Compressed Natural Gas Essay, Research Paper
Compressed Natural Gas or CNG is becoming and increasingly attractive fuel for
many transportation uses. One reason for the increase in interest in CNG is that
the emissions of a CNG vehicle are far less than that of a gas powered engine.
Other factors that make the production of CNG vehicle?s is that the gas prices
have risen in the past couple years.
Natural gas is, well, natural gas–the same stuff that heats your stove or your
house. It is largely produced domestically in the United States; it can be imported
through pipelines or as a super-cold liquid on special tanker ships, but because
this is a lot harder than pouring crude or refined oil into a tanker or a pipeline, we
haven’t built up an import dependency for natural gas as we have for petroleum.
Natural gas is distributed nationwide through an extensive network of pipelines,
which feed electrical generation plants and domestic and industrial heating uses.
In order to store a reasonable amount of fuel natural gas has to be compressed to
around 200 times atmospheric pressure–or even more for the tanks aboard large
buses! This is like the pressure a mile and a quarter under the ocean.
It is very easy on the engine, giving longer service life and lower maintenance
costs. CNG is the least expensive alternative fuel when you compare equal
amounts of fuel energy such as gasoline. Because there is a huge and predictable
demand for natural gas from domestic, industrial, and utility users, there is a large
buffering effect against price fluctuations. At the peak of the big gasoline
price run-up in April, 1996, everyone was paying half as much for a gasoline-
gallon-equivalent of 130-octane natural gas as I would have aid for a gallon of 92-
octane unleaded gasoline! You get significantly better fuel economy on the open
road because the high octane rating of the fuel allows timing and mixture to be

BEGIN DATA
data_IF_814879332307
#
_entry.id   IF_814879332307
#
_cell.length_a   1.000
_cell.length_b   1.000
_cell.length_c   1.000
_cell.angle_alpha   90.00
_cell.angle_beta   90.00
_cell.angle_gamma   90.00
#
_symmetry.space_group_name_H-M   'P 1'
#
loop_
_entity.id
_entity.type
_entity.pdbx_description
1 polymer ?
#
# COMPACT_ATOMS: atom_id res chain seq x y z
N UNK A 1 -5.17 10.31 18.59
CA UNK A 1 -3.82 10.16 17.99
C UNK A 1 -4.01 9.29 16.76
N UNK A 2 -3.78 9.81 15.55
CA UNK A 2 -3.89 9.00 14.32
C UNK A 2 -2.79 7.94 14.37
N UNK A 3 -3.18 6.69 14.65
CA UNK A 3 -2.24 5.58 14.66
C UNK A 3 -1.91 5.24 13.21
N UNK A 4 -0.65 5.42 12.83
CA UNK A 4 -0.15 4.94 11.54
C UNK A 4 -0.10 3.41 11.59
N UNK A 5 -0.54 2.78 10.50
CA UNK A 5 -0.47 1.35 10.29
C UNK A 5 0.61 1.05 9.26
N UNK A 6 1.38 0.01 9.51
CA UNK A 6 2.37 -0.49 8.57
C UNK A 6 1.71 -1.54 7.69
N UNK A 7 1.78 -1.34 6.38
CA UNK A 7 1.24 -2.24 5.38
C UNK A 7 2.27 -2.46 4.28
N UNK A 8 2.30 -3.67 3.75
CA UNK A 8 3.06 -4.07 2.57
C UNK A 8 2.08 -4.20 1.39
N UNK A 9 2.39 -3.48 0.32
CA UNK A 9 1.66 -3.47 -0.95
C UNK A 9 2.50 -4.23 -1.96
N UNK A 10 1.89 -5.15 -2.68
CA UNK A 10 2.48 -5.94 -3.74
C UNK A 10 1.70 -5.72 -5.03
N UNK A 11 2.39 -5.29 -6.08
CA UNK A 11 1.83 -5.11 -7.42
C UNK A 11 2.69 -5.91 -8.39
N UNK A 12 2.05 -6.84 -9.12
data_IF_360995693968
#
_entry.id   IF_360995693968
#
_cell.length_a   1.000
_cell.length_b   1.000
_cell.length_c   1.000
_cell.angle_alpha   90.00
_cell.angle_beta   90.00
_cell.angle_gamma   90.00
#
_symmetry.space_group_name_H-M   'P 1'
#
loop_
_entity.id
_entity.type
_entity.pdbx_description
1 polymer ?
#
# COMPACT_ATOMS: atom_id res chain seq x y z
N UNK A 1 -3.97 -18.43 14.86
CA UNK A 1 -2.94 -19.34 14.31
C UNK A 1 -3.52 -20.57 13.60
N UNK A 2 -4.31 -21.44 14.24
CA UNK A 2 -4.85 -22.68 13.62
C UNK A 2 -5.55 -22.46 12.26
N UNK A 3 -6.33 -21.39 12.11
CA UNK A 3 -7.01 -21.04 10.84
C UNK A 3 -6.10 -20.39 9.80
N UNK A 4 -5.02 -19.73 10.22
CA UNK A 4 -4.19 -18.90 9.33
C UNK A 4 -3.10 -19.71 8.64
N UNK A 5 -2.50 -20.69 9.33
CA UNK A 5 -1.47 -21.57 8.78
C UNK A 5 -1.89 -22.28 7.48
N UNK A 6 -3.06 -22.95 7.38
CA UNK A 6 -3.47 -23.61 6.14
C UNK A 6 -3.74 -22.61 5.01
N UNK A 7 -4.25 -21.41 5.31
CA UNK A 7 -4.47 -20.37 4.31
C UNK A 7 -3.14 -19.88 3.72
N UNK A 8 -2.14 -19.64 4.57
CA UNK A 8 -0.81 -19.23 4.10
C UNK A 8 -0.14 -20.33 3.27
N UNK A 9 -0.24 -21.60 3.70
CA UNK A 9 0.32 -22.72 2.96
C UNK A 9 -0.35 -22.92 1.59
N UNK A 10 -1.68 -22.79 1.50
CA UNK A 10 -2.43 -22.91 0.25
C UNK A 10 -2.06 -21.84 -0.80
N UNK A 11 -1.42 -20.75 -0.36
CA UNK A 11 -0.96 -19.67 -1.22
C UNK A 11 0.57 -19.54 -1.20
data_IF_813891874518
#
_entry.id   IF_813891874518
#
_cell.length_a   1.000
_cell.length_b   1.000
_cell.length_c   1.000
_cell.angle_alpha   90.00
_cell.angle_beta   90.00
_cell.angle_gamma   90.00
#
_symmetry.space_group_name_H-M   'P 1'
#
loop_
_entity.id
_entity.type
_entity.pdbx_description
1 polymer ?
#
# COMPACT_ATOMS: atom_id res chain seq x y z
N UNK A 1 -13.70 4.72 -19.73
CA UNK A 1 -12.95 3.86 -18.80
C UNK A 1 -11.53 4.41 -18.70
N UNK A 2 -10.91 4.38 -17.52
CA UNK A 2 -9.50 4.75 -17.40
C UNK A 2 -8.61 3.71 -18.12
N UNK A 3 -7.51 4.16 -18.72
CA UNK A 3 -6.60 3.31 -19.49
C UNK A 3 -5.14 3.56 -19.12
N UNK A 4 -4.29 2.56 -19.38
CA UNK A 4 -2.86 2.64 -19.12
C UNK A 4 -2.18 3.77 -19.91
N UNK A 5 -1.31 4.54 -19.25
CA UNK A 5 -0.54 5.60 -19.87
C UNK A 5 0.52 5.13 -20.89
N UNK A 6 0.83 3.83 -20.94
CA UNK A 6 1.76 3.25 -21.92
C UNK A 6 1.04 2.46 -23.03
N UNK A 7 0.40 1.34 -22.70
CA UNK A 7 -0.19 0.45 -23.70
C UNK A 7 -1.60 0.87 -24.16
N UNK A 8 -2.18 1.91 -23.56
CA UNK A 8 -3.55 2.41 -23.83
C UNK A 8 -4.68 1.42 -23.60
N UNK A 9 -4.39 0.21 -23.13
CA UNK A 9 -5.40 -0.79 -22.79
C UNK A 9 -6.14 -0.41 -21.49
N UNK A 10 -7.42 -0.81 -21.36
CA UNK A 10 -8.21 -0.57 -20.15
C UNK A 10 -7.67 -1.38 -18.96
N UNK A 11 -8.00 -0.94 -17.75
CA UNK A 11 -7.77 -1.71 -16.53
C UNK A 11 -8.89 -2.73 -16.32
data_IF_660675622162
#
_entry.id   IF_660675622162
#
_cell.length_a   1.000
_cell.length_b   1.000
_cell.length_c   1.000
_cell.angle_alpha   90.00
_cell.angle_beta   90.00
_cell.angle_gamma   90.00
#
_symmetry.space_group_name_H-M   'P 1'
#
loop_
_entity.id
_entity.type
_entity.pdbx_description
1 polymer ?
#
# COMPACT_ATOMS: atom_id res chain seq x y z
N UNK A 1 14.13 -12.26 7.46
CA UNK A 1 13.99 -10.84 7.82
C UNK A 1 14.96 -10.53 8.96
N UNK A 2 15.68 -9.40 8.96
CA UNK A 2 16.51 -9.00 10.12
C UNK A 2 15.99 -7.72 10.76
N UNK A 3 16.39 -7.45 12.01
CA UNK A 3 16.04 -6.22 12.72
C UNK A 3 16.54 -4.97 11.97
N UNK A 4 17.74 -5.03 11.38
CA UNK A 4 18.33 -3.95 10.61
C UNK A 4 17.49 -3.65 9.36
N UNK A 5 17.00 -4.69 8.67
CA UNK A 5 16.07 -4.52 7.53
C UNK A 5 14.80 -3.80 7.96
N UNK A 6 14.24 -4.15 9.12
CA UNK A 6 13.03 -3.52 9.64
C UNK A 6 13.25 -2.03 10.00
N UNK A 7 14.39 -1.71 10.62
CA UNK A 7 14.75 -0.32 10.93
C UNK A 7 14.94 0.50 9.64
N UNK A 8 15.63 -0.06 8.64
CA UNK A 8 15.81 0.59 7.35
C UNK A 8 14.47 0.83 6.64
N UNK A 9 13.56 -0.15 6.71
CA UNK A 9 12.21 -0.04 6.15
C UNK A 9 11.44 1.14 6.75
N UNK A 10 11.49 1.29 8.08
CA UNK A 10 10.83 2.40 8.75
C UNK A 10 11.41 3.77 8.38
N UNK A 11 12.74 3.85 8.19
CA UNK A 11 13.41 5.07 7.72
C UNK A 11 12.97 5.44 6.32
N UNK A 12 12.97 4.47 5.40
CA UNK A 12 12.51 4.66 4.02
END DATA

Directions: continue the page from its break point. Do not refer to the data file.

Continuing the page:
adjusted for more efficiency without causing detonation (”knocking”). And
because the fuel tanks have to withstand such enormous internal pressures, they
are incredibly tough, with good results or safety. In addition, because natural gas
is lighter than air and has very narrow flammability limits, if a leak develops it is
very likely that the fuel will dissipate harmlessly into the air without causing a
danger of ignition or explosion. Natural gas has, over the course of the 1990’s,
proven to be the most effective fuel for reducing emissions in an internal
combustion engine. Other key advantages is the emissions that a CNG vechile is far
less than that of a gasoline driven car. The catalytic converter developed for the NGV
had a 1.24 L volume and was composed of palladium/platinum. The exhaust emissions
measured under durability running for petrol and CNG fuels are shown in Table below:
CNG4 k miles0.210.0160.06
50 k miles0.440.0230.11
Petrol4 k miles0.690.0280.05
50 k miles0.790.0550.07
It can be seen that the CO and NMOG levels for the NGV are very favourable while
NOx is more for a CNG vechile.
Some of the disadvantages are that the tanks are quite bulky and heavy.
Locations of the tanks is another concern from putting them in the trunk to putting
them underneath the vehicle. Some other problems that affect use of widespread CNG
is the lack of refueling stations available to refuel and CNG vechile. High capital costs
are involved in setting up a network of refuelling stations. This presents problems that
must be resolved in the early stages of a national development programme. The build-
up of custom at a new public station may be slow, with correspondingly long times for a
return on capital. Another dissadvantage is that cost to convert the vechile. The first
cost of a conversion will be in the range $1,000 to $3,500 and the payback from two
to seven years, depending on annual mileage. Any future reductions in the cost of
lightweight cylinders will have an important effect on the conversion cost.